Paddle boarding in the winter may seem absurd if you’re used to pottering around in bikinis and boardshorts, but that doesn’t mean it’s not fun. The key is dressing correctly for it. Remember, there’s no such thing as bad weather, just bad clothing.
With SUP, you’ll spend significantly less time (potentially none at all) submerged in the water, unlike surfers, so you have a little more flexibility over the clothing you can wear. Some paddlers will confidently head out in jeans and a jumper, but it’s always going to be a little bit of a risk, so heed our advice and slap on a little neoprene – you’ll be grateful if you do accidentally end up taking a dip.
It's worth noting that if you're going SUP surfing, as opposed to just paddling on flat water, you'd be better off getting yourself a thick 5mm wetsuit to keep you warm whilst waiting for the waves, and checking out our advice on winter surf accessories.
For everyone else, read on to find out what you should be wearing, from head to toe…
When you’re standing up on a board, you’re head will be feeling pretty exposed, so it without saying really that wearing a hat in the winter is a good idea. A normal woolly hat is absolutely fine, but if you don’t fully trust yourself to stay dry, Gill’s floating beanie is a great option that you won’t lose, and if you get Palm’s Tsangpo thermal beanie wet, you can just wring it out and plonk it straight back on your head.
Imagine trying to paddle when you can’t feel your fingers, pretty tricky right? Neoprene gloves will keep your hands warm even if they get wet, but opt for a pair with decent grip on the palms, otherwise you might find your paddle slipping in your hands.
For SUP, it’s worth investing in a long john wetsuit, rather than a full suit, as it gives you more freedom of movement in the arms and shoulders, and also allows for more versatility. Throw a neoprene top underneath if you’re feeling chilly, or easily roll it down if you’re paddling hard enough to overheat a little.
If you don't fancy having water near your skin at all, Prolimit have recently brought out a drysuit designed specifically for SUP, and we’re big fans. It’s super lightweight while still offering 4-layer waterproof and breathable protection. They’ve also included a stretch panel on the lower back panel, a nifty little addition which will give you the extra stretch needed to reach at the top of your stroke. The front zip also means it’s super easy to roll down should you get warm mid-paddle.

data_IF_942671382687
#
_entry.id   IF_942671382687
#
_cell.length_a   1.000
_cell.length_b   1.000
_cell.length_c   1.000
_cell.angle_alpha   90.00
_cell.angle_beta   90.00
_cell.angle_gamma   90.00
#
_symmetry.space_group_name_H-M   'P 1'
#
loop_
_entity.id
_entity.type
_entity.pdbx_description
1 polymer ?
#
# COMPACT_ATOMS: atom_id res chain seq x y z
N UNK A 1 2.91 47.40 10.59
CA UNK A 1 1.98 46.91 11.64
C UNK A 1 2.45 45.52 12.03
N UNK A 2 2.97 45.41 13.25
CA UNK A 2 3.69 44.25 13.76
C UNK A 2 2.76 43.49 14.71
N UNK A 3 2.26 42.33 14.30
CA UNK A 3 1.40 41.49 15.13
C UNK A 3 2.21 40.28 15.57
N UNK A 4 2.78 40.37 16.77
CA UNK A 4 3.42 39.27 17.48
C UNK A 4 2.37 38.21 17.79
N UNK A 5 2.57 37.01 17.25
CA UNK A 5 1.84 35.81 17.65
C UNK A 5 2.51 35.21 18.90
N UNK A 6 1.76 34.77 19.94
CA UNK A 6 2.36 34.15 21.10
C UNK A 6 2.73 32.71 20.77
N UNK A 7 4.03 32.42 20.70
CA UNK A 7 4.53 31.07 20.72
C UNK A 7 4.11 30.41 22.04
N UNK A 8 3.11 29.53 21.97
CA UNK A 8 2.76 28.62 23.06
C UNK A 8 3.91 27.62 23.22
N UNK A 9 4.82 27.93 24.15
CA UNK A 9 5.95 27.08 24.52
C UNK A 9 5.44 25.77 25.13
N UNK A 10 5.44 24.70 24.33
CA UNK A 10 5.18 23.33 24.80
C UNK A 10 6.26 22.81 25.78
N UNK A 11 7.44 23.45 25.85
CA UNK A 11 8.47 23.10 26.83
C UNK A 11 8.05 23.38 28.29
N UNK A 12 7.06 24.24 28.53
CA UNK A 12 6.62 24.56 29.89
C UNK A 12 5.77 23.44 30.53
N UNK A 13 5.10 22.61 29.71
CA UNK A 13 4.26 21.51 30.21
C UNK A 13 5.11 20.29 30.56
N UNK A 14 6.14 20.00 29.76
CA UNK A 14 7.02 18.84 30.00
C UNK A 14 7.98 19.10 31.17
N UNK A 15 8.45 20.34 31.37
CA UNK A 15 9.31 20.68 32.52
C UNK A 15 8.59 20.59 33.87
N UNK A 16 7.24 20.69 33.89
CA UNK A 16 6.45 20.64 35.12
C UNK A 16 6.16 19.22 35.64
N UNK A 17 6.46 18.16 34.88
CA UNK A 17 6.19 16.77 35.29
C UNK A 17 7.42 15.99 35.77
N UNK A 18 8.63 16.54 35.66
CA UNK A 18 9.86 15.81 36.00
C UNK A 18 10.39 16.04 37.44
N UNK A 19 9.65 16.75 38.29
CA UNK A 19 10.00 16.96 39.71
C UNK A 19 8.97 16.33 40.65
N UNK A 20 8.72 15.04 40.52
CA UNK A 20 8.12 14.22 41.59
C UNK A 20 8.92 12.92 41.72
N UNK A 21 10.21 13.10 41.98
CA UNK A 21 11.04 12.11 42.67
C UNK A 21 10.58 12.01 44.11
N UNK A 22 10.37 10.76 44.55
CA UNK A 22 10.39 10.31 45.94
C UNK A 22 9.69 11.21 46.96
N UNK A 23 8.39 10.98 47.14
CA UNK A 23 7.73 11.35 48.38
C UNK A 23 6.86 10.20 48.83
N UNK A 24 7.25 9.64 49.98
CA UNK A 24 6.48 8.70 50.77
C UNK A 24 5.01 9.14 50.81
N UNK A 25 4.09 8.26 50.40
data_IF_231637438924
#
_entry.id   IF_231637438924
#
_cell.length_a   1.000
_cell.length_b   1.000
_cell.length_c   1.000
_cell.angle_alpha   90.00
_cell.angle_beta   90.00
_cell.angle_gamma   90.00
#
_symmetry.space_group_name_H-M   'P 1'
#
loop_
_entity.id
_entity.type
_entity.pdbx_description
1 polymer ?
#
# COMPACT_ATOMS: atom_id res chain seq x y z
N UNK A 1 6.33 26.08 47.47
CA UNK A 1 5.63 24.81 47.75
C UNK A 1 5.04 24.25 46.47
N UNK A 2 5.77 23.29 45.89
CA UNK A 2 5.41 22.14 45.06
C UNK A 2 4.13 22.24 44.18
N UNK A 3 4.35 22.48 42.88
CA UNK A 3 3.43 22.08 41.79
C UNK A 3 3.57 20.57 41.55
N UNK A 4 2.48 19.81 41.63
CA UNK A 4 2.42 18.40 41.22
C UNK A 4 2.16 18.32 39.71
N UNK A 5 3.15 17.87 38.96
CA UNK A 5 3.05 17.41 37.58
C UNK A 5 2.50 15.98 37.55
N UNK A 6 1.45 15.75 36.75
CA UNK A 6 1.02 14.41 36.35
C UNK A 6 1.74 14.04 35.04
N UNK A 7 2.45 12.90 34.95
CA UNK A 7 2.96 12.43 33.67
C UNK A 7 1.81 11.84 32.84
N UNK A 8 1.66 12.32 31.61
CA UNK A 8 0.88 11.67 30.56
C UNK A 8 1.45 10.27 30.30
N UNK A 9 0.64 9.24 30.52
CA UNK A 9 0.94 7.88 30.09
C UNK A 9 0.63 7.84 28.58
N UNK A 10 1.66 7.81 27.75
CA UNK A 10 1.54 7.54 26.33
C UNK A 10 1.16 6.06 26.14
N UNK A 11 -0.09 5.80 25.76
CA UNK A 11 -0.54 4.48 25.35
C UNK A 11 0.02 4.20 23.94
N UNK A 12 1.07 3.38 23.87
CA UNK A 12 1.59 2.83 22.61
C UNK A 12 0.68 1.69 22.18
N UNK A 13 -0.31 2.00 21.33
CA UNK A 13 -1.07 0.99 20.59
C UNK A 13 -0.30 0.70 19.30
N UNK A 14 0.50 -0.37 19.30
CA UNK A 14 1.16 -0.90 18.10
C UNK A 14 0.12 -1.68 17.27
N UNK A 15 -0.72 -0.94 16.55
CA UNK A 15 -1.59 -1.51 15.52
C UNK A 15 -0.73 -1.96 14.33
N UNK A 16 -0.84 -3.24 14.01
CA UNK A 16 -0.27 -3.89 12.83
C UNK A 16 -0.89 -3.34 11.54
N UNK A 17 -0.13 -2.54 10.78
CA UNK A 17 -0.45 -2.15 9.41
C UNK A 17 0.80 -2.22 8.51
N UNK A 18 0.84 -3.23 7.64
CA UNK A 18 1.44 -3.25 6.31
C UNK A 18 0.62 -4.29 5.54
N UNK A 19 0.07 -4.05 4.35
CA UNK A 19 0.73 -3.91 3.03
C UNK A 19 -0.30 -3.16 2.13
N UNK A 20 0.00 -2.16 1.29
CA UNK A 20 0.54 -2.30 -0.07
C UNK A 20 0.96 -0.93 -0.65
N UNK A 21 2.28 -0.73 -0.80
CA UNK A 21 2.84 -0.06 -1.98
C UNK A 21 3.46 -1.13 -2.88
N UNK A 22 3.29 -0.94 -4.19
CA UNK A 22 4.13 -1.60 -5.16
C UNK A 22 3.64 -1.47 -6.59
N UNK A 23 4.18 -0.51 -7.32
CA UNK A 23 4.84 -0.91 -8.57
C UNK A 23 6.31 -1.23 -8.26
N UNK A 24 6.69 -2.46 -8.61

It's also available as a U-Zip SUP Drysuit, for those who want to stay fully dry.
Watch this video to learn more about the differences between the two drysuits:
Underneath the outer layer, you want to be wearing something lightweight, but may need it to be warm too, depending on how cold you get. A rash vest is an easy option which will be comfortable under neoprene, but for extra insulation it’s worth opting for (more!) neoprene or a polypro top, which will have a water-repelling, fleece-like lining. Consider whether you get cold easily when making this choice, but also keep in mind that you’ll get warm while paddling too.
Instead of a wetsuit or drysuit, you may prefer to wear a separate top and bottom combo, either for versatility or just because you find it more comfortable. Keeping the torso warm is essential, but you also need to be wary of restricting upper body movement when layering up. The Prolimit SUP Hoody is ideal, with 1.5mm of neoprene for warmth and a snug fit for comfort and flexibility.
Yep, more neoprene. We just love it. Neoprene leggings are a really useful option. As so much of the movement for SUP is in the upper body, it’s easy for your legs to get cold while the rest of you is still pretty warm. You’re also likely to get your legs a bit wet when launching/landing, so it’s worth opting for neoprene. Prolimit’s 1mm Airmax SUP Trousers are ideal, although you may prefer a thicker 2mm legging. They offer splash protection and vents in muscle areas to prevent overheating, whilst staying super flexible.
Don’t go getting cold feet on the water, wear wetsuit boots. A few millimetres of neoprene will make all the difference to your toes, but look for a durable non-slip sole to make it easier for yourself when launching, landing, and for generally being stable on the board.
If you’ve already got summer boots and don’t fancy upgrading, or you just get very cold, grab a pair of neoprene or thermal socks to wear under your boots to make sure your toes feel the love next time you head out.
You can browse our wide range of stand up paddle board clothing here.
For anything else SUP-related, from boards and paddles to shoes and accessories, head to our main paddle boarding page.
Written by Eliza Tilbury
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